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Relic identification: Gatekeepers of national treasures

Staff examine relics at Jiuzhou Customs in Guangdong Province. Source: FILE


 

The annual internal exam for working in the relics entry and exit supervision field was held at Nanjing Museum recently. More than 70 relics identification staff from provincial relics supervision administrations across China took the exam. At present, the country is facing a major talent shortage in terms of relics entry and exit identification, according to the National Cultural Heritage Administration.


Only a total of 204 professionals have passed the exam since 1992, and 110 of them are working for the 21 organizations of relics entry and exit supervision. They are crucial to preventing the loss of cultural relics and safeguarding their security.


Relics entry and exit supervision is at the frontier of relics protection. It has a heavy workload—as many as 30,000 items each year. The field, however, is extremely shorthanded, said Deng Chao, deputy director of the Department of Museum and Social Relics at the National Cultural Heritage Administration.


Relics identification is a profession based on theory and practice, with greater emphasis on the latter. In the exam, personnel are assessed on the aspects, including law and regulation, of relics protection. They are also required to identify five categories of antiques both theoretically and practically, namely pottery and porcelain, calligraphy and painting, jade and stone ware, metalworks and miscellaneous.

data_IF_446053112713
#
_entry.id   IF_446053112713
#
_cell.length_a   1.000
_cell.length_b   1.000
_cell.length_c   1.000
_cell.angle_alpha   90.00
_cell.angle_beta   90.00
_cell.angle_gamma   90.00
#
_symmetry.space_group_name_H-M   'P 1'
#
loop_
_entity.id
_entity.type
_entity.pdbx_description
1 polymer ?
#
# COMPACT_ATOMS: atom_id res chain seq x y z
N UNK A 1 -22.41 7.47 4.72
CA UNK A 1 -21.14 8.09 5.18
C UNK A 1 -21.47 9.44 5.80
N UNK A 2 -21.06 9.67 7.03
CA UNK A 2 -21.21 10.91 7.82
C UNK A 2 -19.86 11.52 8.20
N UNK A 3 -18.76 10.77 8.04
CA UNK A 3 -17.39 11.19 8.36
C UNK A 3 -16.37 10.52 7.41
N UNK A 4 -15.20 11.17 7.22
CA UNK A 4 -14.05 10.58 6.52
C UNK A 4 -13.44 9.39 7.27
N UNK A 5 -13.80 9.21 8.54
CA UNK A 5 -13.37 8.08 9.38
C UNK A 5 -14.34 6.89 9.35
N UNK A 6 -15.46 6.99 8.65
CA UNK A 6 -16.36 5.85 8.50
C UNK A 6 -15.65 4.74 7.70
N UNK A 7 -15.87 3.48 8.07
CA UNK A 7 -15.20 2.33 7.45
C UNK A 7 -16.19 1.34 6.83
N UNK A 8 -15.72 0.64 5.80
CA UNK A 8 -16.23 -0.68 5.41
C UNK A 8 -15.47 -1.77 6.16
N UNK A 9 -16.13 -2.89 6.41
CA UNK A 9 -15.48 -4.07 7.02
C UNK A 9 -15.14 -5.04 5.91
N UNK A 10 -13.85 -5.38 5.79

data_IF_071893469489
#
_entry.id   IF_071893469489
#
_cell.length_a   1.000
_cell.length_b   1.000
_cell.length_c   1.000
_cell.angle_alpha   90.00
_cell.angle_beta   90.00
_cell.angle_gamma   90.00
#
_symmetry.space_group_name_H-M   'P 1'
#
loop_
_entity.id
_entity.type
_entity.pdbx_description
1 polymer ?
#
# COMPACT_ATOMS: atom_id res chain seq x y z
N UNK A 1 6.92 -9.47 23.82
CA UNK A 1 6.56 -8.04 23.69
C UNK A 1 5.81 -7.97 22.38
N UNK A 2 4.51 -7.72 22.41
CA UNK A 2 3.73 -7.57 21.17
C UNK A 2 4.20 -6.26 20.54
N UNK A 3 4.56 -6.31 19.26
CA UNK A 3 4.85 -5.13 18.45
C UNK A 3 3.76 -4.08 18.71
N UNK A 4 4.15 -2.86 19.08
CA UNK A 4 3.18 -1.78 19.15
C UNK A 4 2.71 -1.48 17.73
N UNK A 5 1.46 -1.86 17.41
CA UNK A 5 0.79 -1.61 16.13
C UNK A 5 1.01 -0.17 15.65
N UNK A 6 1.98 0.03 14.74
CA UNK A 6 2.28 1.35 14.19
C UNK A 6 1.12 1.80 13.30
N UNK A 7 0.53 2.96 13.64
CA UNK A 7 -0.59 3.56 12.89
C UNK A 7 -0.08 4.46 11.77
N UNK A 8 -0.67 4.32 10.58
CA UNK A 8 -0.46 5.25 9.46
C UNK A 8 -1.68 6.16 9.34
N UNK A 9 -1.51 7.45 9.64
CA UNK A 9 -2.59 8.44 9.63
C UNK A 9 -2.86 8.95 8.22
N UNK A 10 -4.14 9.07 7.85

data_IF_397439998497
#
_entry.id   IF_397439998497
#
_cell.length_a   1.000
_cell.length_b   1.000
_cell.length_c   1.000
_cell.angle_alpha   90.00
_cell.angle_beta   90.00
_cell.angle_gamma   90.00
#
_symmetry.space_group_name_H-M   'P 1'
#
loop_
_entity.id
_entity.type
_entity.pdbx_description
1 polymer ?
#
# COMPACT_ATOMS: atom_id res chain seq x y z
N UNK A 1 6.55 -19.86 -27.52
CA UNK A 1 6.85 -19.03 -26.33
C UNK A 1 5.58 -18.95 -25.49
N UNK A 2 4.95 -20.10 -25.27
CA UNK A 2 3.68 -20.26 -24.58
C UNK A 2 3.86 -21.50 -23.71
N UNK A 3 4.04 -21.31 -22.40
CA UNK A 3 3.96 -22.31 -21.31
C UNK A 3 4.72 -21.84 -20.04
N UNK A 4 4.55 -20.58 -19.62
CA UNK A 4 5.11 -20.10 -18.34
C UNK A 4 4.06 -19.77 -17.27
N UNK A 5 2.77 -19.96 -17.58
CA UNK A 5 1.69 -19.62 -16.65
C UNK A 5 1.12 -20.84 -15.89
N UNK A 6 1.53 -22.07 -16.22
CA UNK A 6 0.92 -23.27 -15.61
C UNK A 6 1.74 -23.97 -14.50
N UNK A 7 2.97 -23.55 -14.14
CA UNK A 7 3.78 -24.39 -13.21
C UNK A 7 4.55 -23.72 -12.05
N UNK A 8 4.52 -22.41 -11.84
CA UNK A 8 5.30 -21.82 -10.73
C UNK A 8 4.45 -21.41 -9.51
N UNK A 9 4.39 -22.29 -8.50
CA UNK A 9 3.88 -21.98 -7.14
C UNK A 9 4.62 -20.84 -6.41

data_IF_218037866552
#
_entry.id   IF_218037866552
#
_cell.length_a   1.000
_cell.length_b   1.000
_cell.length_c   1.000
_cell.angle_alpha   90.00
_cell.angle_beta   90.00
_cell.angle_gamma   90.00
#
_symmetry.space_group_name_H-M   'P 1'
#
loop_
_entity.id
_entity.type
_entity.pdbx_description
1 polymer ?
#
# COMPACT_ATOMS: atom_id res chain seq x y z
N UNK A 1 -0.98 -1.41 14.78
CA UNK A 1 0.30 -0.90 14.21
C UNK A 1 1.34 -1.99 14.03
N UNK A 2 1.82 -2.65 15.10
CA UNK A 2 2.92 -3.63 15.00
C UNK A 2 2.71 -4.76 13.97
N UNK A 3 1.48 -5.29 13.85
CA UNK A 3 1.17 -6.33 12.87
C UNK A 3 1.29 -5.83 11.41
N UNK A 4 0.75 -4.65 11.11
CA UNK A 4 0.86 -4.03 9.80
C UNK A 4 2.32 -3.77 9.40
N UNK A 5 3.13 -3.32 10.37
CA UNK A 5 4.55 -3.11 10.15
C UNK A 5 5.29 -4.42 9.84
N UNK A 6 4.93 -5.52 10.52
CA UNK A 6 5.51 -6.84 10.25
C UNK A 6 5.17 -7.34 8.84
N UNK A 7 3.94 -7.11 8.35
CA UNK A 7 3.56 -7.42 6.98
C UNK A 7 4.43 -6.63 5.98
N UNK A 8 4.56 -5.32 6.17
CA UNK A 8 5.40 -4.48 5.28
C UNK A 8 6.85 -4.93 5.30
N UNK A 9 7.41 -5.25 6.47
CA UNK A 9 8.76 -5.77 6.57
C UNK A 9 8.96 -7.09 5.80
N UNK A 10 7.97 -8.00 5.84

Experts from Nanjing Museum selected 60 pieces of objects. The examinees must not only judge the authenticity of each piece, but also identify its age, texture and whether it can be transported to foreign countries. Only one in five pass this rigorous assessment in recent years.
Gong Liang, curator of Nanjing Museum, said that the staff responsible for relics entry and exit supervision are responsible for preventing national treasures from being stolen overseas. If they fail, the country will suffer irreversible losses. Therefore, the exam is centered on the ability to practice, instead of only selecting candidates who are good at answering academic questions.


China’s relics entry and exit supervision can be dated back to the 1950s. Generations of professionals have been making continuous efforts at their work. Starting from 2012, staff in the field have prevented a loss of more than 5,000 valuable relics.

 

This article was edited and translated from People’s Daily.

(edited by MA YUHONG)


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